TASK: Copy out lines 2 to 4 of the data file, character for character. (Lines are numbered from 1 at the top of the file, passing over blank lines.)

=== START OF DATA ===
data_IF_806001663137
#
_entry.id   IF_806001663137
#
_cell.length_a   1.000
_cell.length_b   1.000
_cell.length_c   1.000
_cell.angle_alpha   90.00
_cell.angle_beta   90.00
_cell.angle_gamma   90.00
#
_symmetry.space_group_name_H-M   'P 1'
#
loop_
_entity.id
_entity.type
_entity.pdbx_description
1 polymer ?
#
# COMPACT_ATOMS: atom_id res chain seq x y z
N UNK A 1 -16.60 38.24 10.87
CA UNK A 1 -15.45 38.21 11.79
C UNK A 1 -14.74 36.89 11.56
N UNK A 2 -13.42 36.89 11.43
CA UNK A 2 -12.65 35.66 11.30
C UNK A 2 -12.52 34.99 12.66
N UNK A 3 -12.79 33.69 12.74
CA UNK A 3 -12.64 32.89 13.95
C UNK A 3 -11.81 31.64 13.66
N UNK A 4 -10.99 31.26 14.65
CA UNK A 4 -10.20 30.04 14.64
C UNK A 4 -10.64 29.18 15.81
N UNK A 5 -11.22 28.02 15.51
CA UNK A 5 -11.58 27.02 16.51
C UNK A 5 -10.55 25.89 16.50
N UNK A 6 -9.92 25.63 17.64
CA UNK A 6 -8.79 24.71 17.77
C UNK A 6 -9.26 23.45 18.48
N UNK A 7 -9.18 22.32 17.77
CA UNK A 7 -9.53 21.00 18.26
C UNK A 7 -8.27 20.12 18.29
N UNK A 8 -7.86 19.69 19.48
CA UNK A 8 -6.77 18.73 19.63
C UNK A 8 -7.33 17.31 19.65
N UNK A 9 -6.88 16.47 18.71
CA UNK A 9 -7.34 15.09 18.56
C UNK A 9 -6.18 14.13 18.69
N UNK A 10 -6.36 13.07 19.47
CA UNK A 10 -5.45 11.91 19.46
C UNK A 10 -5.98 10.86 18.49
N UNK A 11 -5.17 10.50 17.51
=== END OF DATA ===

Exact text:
#
_entry.id   IF_806001663137
#